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Find the equation of the tangent plane to the surface $z=x^2+2y^3$ at the point $(1,1,3)$. I think that it is $z=2x+6y-5$. Is that right?

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  • $\begingroup$ it would be better if you showed us how you arrived at that answer $\endgroup$ – cats Feb 19 '13 at 6:00
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    $\begingroup$ The answer is correct. Presumably you arrived at it through the right calculation. $\endgroup$ – André Nicolas Feb 19 '13 at 6:24
  • $\begingroup$ oh thank god! I did it at the exam I don't even know how..my brain isn't working anymore...and something else...I was asked how f(x,Y)=3x^2+3y^2 look like, i had the following choices: a) hyperbolas, b) circles, c) parabolas d) straight lines... I chose circles, why? because I know that x^2+y^2 represents a circle, that was my guess, because honestly, I had no idea..so am I right? $\endgroup$ – Maximilian1988 Feb 19 '13 at 6:32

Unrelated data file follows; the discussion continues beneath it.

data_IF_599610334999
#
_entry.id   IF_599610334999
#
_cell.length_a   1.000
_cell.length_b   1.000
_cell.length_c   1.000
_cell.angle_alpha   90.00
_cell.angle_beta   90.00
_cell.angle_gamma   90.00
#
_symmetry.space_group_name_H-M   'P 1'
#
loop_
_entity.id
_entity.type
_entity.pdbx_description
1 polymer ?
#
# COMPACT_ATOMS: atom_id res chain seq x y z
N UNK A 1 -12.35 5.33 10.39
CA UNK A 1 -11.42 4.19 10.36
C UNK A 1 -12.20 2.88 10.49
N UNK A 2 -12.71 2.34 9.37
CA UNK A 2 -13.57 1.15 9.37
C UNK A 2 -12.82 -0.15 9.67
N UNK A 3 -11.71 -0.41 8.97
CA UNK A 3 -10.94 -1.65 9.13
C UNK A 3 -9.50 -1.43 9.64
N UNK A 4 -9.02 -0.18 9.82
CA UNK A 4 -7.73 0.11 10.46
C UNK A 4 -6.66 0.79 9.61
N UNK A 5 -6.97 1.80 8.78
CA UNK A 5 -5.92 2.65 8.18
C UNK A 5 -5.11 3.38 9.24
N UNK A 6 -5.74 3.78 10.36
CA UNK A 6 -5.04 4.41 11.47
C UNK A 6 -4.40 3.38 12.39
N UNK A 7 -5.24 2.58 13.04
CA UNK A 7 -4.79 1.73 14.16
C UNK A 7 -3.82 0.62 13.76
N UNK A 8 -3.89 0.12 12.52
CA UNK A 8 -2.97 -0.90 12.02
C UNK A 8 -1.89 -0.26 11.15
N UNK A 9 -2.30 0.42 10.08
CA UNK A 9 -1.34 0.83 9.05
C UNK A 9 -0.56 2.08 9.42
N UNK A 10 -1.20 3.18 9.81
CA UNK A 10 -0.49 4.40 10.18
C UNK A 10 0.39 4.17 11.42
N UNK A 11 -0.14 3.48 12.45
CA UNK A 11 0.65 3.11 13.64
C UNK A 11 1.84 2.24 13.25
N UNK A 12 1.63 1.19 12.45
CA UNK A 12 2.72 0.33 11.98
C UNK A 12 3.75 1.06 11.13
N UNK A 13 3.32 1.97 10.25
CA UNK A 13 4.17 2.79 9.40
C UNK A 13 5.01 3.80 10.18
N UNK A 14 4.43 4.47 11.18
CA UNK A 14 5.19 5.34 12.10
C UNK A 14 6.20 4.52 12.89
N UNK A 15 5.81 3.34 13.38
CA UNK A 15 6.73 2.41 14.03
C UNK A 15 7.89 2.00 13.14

• $\begingroup$ Cross-sections of $z=3x^2+3y^2$ parallel to the $x$-$y$ plane are expanding circles. As to $z=3x^2+3y^2$, it is a three-dimensional surface. $\endgroup$ – André Nicolas Feb 19 '13 at 6:43
  • $\begingroup$ yay! so I guess I got it correct...buuf thanks :) $\endgroup$ – Maximilian1988 Feb 19 '13 at 6:45
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The normal to the surface $x^2+2y^3-z=0$ is parallel the gradient: $(2x,6y^2,-1)$

At $(1,1,3)$, this is $(2,6,-1)$. The tangent plane is perpendicular to this vector. That is, $$ (2,6,-1)\cdot(x,y,z)=2x+6y-z=5\tag{1} $$ where $5$ is gotten by plugging $(1,1,3)$ into $2x+6y-z$. $(1)$ is the equation of the tangent plane.

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